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Devante Smith-Pelly, a black champion in a mostly white league, embraces being a role model

Devante Smith-Pelly is returning to the Capitals, and looking forward to making a greater impact in the community. (Pablo Martinez Monsivais/Associated Press)

A critical Game 5 goal in the Stanley Cup finals cemented the Washington Capitals’ Devante Smith-Pelly as one of the heroes of the NHL postseason. But Smith-Pelly’s moment — a dazzling score that tied the decisive game midway through the final period  — resonated particularly loudly in Washington’s black community.

Ralph Featherstone, who coaches at Fort Dupont Ice Arena, the only full-size public ice rink in the District, called the emergence of Smith-Pelly, a 26-year-old black Canadian who has logged seven seasons in an overwhelmingly white league, “an inspiration.”

“There have been black players in the NHL since Willie O’Ree, but we haven’t had the opportunity to see them on the bigger stage and not just be there, but actually contribute,” Featherstone said, referencing O’Ree, the league’s first black player, who was selected to the Hockey Hall of Fame this week.

Featherstone’s young players took notice of Smith-Pelly, as well.

“It’s inspiring to see somebody like us, who came from a similar place as us, do something like that and get that accomplishment,” said Noah Pettiford, 13.

After Smith-Pelly’s playoff performance — which included seven goals, matching his regular-season total — his impact on black hockey fans became a talking point.

“Culturally, the significance is undeniable to Washington, D.C., specifically,” Clinton Yates of the Undefeated wrote in a piece entitled, “The significance of a Stanley Cup champion named Devante.” “At one point in the series the home crowd was chanting his name, a sight I thought I’d never see in my life.”

But just three weeks after those “DSP” chants took over Capital One Arena, the team announced that it would not qualify the pending restricted free agent by Monday’s 5 p.m. deadline, setting Smith-Pelly to be an unrestricted free agent on July 1. His future with the defending Stanley Cup champions appeared murky.

The news was met with some outrage from black Capitals fans.

“It feels like a betrayal,” said College Park resident LaTanya Anderson, who has followed the team for 46 years.

On Wednesday, their concerns were eased, when Smith-Pelly agreed to return to Washington on a one-year, $1 million extension.

“The money is not that important if I can be happy in one place,” Smith-Pelly said.

Capitals, Devante Smith-Pelly agree to one-year, $1 million extension

“I love being a role model and being in a city where there are a lot of black kids. I saw a lot of black people, in general, at the parade,” he continued. “To be a part of that and hopefully grow the game in the D.C. and DMV area feels good. Like I said, they’ve embraced me and I want to get back to the city that welcomed me in. Hopefully I continue to maybe change the game and help some kids out.”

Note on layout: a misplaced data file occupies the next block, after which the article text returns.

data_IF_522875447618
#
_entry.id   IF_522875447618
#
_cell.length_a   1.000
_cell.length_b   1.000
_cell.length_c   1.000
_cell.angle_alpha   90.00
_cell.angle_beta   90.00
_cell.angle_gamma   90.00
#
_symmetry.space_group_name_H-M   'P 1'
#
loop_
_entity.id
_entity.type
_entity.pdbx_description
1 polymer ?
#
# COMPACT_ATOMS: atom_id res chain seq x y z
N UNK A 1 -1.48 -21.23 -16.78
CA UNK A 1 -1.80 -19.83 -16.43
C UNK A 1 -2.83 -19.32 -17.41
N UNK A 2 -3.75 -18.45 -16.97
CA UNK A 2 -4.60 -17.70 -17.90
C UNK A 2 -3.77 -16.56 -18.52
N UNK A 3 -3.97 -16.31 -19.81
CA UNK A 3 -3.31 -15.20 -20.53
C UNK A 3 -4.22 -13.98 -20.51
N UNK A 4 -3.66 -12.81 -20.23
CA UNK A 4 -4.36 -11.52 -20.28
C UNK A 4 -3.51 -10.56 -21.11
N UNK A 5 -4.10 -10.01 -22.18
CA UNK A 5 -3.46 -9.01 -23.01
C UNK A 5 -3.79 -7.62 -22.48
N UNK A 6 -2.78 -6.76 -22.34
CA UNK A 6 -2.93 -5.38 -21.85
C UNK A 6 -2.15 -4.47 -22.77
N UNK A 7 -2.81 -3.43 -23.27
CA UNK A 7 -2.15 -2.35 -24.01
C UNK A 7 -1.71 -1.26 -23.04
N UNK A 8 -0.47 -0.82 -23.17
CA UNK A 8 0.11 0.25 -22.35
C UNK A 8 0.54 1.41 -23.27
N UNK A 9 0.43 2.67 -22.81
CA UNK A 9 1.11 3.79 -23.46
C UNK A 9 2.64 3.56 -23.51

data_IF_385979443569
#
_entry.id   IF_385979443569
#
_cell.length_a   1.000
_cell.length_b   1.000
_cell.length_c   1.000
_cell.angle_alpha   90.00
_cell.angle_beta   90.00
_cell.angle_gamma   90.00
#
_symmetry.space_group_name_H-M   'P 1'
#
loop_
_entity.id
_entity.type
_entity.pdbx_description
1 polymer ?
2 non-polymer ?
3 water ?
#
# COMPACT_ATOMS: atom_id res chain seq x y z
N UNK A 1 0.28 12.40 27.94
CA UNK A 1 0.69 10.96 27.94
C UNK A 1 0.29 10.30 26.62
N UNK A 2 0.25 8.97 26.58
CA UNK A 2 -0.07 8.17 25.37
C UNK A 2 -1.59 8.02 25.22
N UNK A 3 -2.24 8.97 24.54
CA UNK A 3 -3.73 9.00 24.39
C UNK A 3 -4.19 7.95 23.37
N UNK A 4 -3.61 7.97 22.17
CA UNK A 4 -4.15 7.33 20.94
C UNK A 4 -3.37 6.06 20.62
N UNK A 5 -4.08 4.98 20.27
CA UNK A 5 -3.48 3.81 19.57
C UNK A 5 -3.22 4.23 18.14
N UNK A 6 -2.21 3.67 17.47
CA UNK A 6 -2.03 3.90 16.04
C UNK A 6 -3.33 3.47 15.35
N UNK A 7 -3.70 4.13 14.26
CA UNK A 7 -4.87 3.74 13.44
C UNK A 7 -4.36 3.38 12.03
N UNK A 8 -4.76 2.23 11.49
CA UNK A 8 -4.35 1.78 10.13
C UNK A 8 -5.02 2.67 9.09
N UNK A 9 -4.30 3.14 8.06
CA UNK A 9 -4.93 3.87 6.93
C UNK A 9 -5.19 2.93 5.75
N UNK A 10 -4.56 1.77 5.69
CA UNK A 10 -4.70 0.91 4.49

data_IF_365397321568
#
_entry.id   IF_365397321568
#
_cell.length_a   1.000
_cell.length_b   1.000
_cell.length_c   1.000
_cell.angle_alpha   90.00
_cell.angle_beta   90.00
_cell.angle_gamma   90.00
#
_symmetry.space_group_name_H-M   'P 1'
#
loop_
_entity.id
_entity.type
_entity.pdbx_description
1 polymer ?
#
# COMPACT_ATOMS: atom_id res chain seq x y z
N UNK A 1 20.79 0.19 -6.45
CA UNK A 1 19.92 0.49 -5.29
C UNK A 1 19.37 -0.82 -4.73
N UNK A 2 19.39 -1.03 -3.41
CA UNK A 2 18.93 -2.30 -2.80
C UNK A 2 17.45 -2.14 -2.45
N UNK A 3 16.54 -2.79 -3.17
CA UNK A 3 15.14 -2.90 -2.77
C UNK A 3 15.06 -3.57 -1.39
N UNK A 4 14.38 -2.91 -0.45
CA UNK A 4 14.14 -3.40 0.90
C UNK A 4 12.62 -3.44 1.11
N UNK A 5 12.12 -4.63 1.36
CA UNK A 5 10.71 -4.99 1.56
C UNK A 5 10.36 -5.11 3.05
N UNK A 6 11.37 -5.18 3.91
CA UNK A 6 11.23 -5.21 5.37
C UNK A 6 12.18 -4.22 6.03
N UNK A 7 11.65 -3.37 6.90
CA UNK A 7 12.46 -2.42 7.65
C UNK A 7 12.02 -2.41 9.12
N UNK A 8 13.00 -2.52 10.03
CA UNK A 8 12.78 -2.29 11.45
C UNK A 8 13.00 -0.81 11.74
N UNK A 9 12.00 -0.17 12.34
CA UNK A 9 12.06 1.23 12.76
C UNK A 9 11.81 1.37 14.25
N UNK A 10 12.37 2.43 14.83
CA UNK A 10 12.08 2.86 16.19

He has already helped plenty of local kids.

“DSP’s presence on the team and coming up big in big times and being a steady player for them has helped minorities see that they could potentially be a player and that hockey is a game for everyone,” said Ty Newberry, executive director at Fort Dupont.

It’s hard for children, particularly children of color, to aspire to be something if they don’t see themselves represented, Newberry said.

“If you don’t see it, you can’t be it,” he said. “Now, kids of color are seeing someone who looks like them participate in a sport and be very successful.”

In February, Smith-Pelly found a way to give even more to Fort Dupont. A week after four Chicago Blackhawks fans were ejected from United Center for yelling racist remarks at Smith-Pelly, Chicago resident John Simpson suggested that fans donate money to a charity of Smith-Pelly’s choice.

He chose Fort Dupont, and the money raised helped put more than 3,000 children on the ice at no cost or with a scholarship. The Capitals star has also carved out personal time for the folks at the organization.

“Earlier in the year, we practiced at Kettler and he was one of the skaters who was on the ice with us,” Featherstone said. “He took pictures with us — I got one with him and my son. We talk a lot about favorite players and folks, they can look up to him. He is definitely one of those guys.”

Washington has a new hero. His name is Devante Smith-Pelly.

Smith-Pelly further endeared himself to the community when he announced that he would not visit President Donald Trump and the White House if the Capitals won the Stanley Cup because he did not agree with Trump’s “racist and sexist remarks.”

“[He’s] a few steps removed from a legend here,” said Ifeanyi Uzoukwu, who lived in D.C. until March and was raised a Capitals fan. “He scored the tying goal in the clinching game in dramatic fashion. And then when it came time to take a stand for black lives by choosing not to visit the president, he knew what to do.”

That community is now ready for his return.

“I’m glad he’ll be staying here another year so his play can gain more popularity around here,” Uzoukwu said. “I won’t be surprised if his tying goal from Game 5 gets printed on shirts soon.”

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